Title: Many Roads
Author: Lily Ann
Summary: Out of the mental institution and struggling, Buffy Summers of Los Angeles takes a long, strange detour that just might lead to love. AU.
Part 1: Silent Into Camelot
"You have to believe in things that aren't true. How else can they become?"
The third time, there was no warning. Her death arrived in a moment of perfect clarity, witnessed only by alley rats and an unusually full moon. A hunter's moon, Angel called it. Perfect for tracking fleet-footed demons through the matrix of a strange city. Where was she that week? Milwaukee? Tucson? As her blood pooled on the dirty asphalt, she decided that it didn't really matter. Not when the night was fading from black, funneling into gray, and only a rattle of breath held her to life. The pain, so bright and astonishing at first, was merely humming along her nerve endings like an old song she was hearing for the last time.
Wish I could stay. Leaving was hard, she thought, with fading, fond attachment for all the trappings she'd miss. Ice cream, leather boots, dancing. A good slay. American Idol. Pumpkins. She liked pumpkins. But, those were just things to say goodbye to, in the end. At her mother's funeral, the minister said that people are born into the world with nothing and leave the same way. He was right. All you could hope for was not to go trailing regret. Buffy had regret, but, also, a special knowledge of heaven. She'd been to that cauldron of souls where tomorrow didn't matter and forgiveness waited, too. She was not afraid of judgement. Let me rest in peace.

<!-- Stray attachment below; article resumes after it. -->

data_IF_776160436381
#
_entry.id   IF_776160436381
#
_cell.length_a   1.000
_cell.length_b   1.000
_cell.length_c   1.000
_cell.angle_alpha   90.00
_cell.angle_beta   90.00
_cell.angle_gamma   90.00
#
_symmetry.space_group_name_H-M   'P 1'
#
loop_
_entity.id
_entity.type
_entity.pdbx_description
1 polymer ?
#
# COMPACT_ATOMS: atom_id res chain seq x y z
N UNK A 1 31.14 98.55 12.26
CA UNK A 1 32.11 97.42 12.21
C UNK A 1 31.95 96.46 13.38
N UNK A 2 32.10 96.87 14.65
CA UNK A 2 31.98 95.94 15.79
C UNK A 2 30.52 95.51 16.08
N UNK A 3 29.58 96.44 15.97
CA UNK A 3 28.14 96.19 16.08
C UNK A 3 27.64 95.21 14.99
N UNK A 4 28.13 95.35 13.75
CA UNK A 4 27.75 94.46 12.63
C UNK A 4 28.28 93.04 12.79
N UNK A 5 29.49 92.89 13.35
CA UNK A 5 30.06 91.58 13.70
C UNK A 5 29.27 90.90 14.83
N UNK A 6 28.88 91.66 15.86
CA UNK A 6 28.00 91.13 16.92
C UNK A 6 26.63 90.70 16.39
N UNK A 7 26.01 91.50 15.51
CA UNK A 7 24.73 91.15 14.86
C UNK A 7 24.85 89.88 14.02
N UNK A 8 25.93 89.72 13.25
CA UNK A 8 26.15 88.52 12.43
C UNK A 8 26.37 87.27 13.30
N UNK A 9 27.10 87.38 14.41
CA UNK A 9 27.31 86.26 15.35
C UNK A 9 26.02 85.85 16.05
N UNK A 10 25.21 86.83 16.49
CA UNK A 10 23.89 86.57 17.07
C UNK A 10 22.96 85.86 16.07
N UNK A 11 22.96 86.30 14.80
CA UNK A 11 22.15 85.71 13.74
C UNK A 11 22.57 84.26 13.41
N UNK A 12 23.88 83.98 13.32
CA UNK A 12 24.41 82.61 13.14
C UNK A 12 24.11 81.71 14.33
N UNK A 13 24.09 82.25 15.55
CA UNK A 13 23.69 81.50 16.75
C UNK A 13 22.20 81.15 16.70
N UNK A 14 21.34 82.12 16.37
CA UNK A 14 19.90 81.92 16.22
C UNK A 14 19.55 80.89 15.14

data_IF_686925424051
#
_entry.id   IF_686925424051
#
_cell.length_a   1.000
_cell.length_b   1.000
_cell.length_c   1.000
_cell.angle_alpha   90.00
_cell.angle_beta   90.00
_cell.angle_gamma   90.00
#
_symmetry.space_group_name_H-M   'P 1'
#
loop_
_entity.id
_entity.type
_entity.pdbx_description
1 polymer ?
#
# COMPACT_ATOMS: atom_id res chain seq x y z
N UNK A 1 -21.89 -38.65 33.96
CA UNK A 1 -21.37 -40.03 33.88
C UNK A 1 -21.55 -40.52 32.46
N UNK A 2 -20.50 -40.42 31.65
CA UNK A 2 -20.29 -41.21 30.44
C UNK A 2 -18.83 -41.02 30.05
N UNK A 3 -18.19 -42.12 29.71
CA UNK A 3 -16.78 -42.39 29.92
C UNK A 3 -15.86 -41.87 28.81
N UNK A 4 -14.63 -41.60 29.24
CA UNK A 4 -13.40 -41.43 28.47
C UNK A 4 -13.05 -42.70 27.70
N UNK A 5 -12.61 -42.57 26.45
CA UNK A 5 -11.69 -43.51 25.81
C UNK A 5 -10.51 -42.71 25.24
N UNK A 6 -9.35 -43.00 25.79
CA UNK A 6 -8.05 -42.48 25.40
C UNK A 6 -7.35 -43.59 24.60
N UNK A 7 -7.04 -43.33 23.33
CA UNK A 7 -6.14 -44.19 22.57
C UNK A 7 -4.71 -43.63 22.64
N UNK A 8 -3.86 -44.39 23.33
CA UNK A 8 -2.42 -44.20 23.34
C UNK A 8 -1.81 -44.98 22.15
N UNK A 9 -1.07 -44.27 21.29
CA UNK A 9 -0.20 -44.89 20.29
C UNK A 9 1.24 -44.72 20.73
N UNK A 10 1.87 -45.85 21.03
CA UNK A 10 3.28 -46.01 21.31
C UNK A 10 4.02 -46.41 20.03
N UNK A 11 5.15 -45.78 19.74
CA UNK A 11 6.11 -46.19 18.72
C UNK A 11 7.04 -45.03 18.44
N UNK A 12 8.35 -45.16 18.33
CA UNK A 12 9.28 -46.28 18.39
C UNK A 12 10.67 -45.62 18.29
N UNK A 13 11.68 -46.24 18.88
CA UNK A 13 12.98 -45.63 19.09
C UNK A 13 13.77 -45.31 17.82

The alley was as dark as a cave, its bright, yawning mouth miles and miles away from where she lay in a thin patch of moonlight, the third claw of the Balzer demon that...ended...her still embedded deep in her belly. Twisted in the flesh that would never bear a child or grow spotted with age. Draining her life away and fanning it across the cement. This was who she was, then. How she'd die. Alone. No epic battle this time, no sacrifice. No weeping friends to grieve her on her way. Just this silent passage, alone and uncomforted. Gored by a creature that wasn't particularly violent, except when cornered, it seemed. Balzers looked like big hedgehogs. Smelled rather like cabbage and snacked on pilfered house pets. After halting a doggie abduction, Buffy decided the perp needed a smack down and some good grooming tips. Chasing it seemed like a good idea. Alas, not so much. The last line in her chronicle would note how she, the oldest living slayer, expired protecting the poodle population of America. Giles, feel free to tweak that.